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ASN Wikibase Occurrence # 170279
Last updated: 26 July 2021
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Date:04-OCT-2014
Time:01:55
Type:Silhouette image of generic B06 model; specific model in this crash may look slightly different
Bell 206L-1 LongRanger II
Owner/operator:Air Evac Ems Inc
Registration: N335AE
MSN: 45659
Fatalities:Fatalities: 3 / Occupants: 4
Aircraft damage: Written off (damaged beyond repair)
Location:Wichita Falls, TX -   United States of America
Phase: En route
Nature:Ambulance
Departure airport:Waurika, OK (None)
Destination airport:Wichita Falls, TX
Narrative:
The pilot reported that he was making an approach to a hospital helipad into light wind at night when he chose to go around because he felt that the approach was too high and fast. The pilot lowered the helicopter’s nose, added power, and raised the collective, and the helicopter then entered a rapid, “violent” right spin. A review of the last 43 seconds of the helicopter’s flight track data revealed that, as the helicopter approached the helipad, it descended from 202 to 152 ft and decelerated from a ground speed of about 9 to 5 knots before it turned right. The pilot attempted to recover from the uncommanded spin by applying left antitorque pedal and cyclic, but he was unable to recover, and the helicopter then spun several times before impacting power lines/terrain. Postaccident examination of the helicopter and the engine revealed no mechanical anomalies that would have caused the helicopter’s uncommanded right spin. The helicopter was under its maximum allowable gross weight at the time of the accident, and the wind was less than 4 knots.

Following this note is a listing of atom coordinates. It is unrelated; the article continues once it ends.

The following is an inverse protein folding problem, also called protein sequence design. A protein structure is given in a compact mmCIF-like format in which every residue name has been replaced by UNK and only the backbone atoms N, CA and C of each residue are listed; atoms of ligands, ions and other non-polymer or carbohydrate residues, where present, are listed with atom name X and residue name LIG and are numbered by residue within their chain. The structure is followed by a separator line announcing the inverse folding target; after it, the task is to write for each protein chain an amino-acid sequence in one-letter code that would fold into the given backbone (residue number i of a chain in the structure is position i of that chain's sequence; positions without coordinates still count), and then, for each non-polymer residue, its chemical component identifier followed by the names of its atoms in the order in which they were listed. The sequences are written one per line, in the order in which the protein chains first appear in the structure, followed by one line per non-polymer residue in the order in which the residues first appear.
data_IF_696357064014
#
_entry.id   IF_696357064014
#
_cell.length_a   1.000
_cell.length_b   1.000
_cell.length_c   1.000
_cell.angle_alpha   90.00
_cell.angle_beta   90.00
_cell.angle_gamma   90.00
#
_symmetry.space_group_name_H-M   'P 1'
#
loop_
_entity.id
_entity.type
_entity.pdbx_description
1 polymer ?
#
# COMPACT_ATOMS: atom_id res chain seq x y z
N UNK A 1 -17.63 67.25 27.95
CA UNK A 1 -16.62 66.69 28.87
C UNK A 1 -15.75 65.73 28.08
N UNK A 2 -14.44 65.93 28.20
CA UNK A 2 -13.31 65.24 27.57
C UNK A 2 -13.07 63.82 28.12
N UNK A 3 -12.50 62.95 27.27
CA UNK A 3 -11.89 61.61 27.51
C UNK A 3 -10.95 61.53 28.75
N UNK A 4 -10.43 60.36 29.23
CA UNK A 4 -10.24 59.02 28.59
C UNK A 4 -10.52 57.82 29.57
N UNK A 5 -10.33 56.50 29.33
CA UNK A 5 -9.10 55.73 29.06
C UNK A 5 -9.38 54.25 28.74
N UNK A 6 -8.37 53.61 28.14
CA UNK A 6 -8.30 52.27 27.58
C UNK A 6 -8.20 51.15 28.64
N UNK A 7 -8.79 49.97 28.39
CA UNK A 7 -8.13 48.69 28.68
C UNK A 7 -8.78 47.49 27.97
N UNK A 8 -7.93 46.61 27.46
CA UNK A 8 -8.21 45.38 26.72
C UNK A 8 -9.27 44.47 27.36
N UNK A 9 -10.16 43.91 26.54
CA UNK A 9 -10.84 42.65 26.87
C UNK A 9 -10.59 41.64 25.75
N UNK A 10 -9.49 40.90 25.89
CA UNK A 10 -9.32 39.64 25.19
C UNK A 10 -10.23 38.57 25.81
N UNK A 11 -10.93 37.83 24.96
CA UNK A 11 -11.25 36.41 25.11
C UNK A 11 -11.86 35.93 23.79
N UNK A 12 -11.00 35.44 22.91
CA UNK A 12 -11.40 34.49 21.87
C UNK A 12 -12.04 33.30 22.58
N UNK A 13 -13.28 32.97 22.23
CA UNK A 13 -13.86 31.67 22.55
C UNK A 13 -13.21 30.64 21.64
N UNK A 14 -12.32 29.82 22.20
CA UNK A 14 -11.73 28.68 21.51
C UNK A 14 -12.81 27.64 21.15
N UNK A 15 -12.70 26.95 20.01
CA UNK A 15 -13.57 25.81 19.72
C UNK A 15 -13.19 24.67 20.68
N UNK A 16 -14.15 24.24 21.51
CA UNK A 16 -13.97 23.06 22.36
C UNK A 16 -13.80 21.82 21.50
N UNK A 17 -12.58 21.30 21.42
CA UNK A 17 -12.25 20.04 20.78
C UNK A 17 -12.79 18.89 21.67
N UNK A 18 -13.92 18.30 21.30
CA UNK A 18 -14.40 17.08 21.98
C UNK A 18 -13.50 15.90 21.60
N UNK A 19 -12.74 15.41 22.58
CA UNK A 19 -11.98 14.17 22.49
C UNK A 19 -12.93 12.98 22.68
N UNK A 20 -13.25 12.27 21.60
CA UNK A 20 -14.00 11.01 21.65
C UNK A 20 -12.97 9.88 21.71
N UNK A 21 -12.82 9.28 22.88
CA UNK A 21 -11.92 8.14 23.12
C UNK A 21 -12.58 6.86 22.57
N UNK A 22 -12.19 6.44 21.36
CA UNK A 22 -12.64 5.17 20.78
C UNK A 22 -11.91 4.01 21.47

Federal Aviation Administration guidance states that the loss of tail rotor effectiveness could result in an uncommanded rapid yaw, which, if not corrected, could result in the loss of aircraft control. The guidance further indicates that, at airspeeds below translational lift, the tail rotor is required to produce nearly 100 percent of the directional control and that, if the required amount of tail rotor thrust is not available, the aircraft will yaw right. Therefore, it is likely that that the pilot did not adequately account for the helicopter’s low airspeed when he applied power to go around, which resulted in a sudden, uncommanded right yaw due to a loss of tail rotor effectiveness.
 
 


Probable Cause: The pilot’s failure to maintain yaw control when he applied power to execute a go-around at a low airspeed in dark, night conditions, which resulted in a rapid, uncommanded right yaw due to a loss of tail rotor effectiveness.



Sources:

NTSB: https://www.ntsb.gov/_layouts/ntsb.aviation/brief.aspx?ev_id=20141004X60516&key=1
FAA register: http://registry.faa.gov/aircraftinquiry/NNum_Results.aspx?NNumbertxt=335AE

Location


Revision history:

Date/timeContributorUpdates
04-Oct-2014 12:43 gerard57 Added
04-Oct-2014 14:34 Aerossurance Updated [Source, Narrative]
04-Oct-2014 16:44 Geno Updated [Destination airport, Source]
04-Oct-2014 23:06 Geno Updated [Source]
06-Oct-2014 00:30 Geno Updated [Aircraft type, Registration, Cn, Operator, Source, Narrative]
06-Oct-2014 19:49 harro Updated [Registration, Narrative]
09-Oct-2014 07:27 gerard57 Updated [Total fatalities, Source, Narrative]
10-Oct-2014 14:15 Aerossurance Updated [Departure airport, Source, Narrative]
24-Jul-2015 14:40 Aerossurance Updated [Narrative]
25-Jul-2015 09:25 Aerossurance Updated [Source, Narrative]
21-Dec-2016 19:28 ASN Update Bot Updated [Time, Damage, Category, Investigating agency]
30-Nov-2017 19:29 ASN Update Bot Updated [Operator, Total fatalities, Other fatalities, Departure airport, Destination airport, Source, Narrative]
30-Jan-2019 21:23 Aerossurance Updated [Location, Source]

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